A new Human Rights First report examines real cases that exemplify the harmful effect of this deadline, and shows how it has increased costs and delays in the asylum system. Read the New York Times article covering the report.
Help end this and other harmful refugee policies—ask your Senators to cosponsor the Refugee Protection Act.
The disturbing attack against three gay men in the Bronx, violent protests against the pride parade in Belgrade and other recent hate crimes against those in the LGBT community underline the importance of creating a climate of tolerance—in the United States and abroad.
We’ve been working with activists and governments across the world to adopt laws against such heinous acts of hate—and to ensure that they are enforced.
One of our Human Rights Award Winners this year, Ugandan LGBTI activist Julius Kaggwa, is leading the fight against the draconian anti-homosexuality bill in Uganda that would punish homosexuality, in certain cases, with death. At the same time we were honoring Julius and his work, a newspaper in Uganda published the “top 100″ homosexuals in the country, including names and addresses, under the headline titled “Hang Them.” This is not just about a piece of legislation—in many places, being homosexual itself is a death penalty, says Kaggwa.
Three trials this month leave little doubt about where we should try terrorist suspects:
- In a Manhattan federal court, Faisal Shahzad, the Times Square bomber, got a sentence of life in prison without parole. His trial ended less than six months after he was arrested and taken into the U.S. criminal justice system.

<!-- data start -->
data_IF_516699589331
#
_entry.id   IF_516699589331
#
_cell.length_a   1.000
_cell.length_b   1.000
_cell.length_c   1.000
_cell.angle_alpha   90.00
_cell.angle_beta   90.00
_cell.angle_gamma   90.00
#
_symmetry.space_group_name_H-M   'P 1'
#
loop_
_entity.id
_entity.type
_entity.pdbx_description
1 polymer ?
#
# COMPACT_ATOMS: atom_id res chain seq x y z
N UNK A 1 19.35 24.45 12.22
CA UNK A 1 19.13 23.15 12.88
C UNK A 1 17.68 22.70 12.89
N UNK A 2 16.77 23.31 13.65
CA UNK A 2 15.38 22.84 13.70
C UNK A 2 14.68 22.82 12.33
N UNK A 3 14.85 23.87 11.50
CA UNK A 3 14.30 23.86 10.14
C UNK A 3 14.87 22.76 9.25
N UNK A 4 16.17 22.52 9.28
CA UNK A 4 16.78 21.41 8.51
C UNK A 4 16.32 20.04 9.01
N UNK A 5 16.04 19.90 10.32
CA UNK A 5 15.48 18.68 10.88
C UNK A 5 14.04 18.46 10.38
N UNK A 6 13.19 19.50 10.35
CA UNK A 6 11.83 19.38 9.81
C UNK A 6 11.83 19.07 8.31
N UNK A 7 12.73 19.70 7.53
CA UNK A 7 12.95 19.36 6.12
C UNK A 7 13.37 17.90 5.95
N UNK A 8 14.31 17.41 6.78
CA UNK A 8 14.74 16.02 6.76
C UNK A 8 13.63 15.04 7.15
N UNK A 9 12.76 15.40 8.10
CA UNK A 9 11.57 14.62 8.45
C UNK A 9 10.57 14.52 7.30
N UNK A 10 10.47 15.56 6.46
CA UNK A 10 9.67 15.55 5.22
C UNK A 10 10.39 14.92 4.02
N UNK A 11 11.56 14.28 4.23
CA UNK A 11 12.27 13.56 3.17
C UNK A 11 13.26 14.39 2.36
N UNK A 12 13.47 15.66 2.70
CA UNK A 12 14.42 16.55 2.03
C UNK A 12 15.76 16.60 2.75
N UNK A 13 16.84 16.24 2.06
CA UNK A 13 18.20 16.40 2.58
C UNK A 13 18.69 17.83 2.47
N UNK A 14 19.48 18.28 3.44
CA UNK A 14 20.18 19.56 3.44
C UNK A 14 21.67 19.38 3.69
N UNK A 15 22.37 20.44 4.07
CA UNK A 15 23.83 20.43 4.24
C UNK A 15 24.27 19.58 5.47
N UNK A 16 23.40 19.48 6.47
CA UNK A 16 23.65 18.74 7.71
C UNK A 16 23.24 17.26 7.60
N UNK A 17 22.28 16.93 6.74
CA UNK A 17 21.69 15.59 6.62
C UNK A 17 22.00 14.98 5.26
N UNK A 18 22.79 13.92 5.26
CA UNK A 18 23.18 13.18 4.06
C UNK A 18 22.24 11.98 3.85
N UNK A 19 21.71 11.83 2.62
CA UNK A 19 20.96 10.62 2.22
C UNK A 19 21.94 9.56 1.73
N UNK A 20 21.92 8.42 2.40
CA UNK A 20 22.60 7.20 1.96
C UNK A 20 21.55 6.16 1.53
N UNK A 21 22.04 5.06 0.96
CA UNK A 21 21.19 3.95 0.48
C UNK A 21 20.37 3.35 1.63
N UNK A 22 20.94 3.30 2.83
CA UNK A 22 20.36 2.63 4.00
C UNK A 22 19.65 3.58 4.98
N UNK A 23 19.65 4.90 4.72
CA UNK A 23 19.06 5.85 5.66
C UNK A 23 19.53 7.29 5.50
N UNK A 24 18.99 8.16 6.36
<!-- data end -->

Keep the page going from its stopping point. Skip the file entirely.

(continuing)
- Also in a Manhattan federal court, a judge barred the torture-tainted testimony of a prosecution witness in the trial of Ahmed Ghailani, accused of bombing two East African embassies in 1998. The rule of law prevailed.
- Meanwhile at Guantanamo, the U.S. is preparing a plea bargain for Omar Khadr. Khadr was fifteen when he was captured, there is credible evidence he was tortured, and the U.S. has held him for eight years while it tried to fix the secretive, capricious, and rights-denying military commissions.
Though the choice seems obvious, it’s far from clear the country will make the right choice.
That’s why Human Rights First is monitoring trials, sharing facts with congressional candidates, and mobilizing retired military leaders to get the facts out to the public and policy makers. Last week we issued a powerful TV ad with these leaders urging the government to use civilian courts to try terrorism suspects, shown throughout Pennsylvania, where this issue has become a partisan one in the Senate campaign.
We’re urging candidates in the upcoming elections to ignore the fearmongering and trust our courts—sign our petition today!
Human Rights First mourns the loss of one of our founding fathers, Lou Henkin. Professor Henkin served on our board for more than three decades. He was our North Star, and a beloved role model for the countless human rights advocates he mentored. “Literally and figuratively, he wrote the book on human rights,” said HRF President and CEO Elisa Massimino. Read the obituary in the New York Times.
In an op-ed published in Politico, Daphne Eviatar discusses the shaky legal framework of military commissions—you just don’t learn this in law school. Daphne is in Guantanamo for the Khadr sentencing.
The Washington Post On Faith blog featured an opinion piece by Tad Stahnke on “How American ideals won in Quran Burning Controversy.” He draws lessons from this controversy to explain why we should not adopt “defamation of religions” resolution at the UN.
Human Rights First is cosponsoring, with Rabbis for Human Rights, Human Rights Under Fire: A Jewish Call to Action, an event that brings together an impressive list of speakers and will feature conversations on subjects ranging from indefinite detention to Netanyahu, exceptionalism and Jewish values.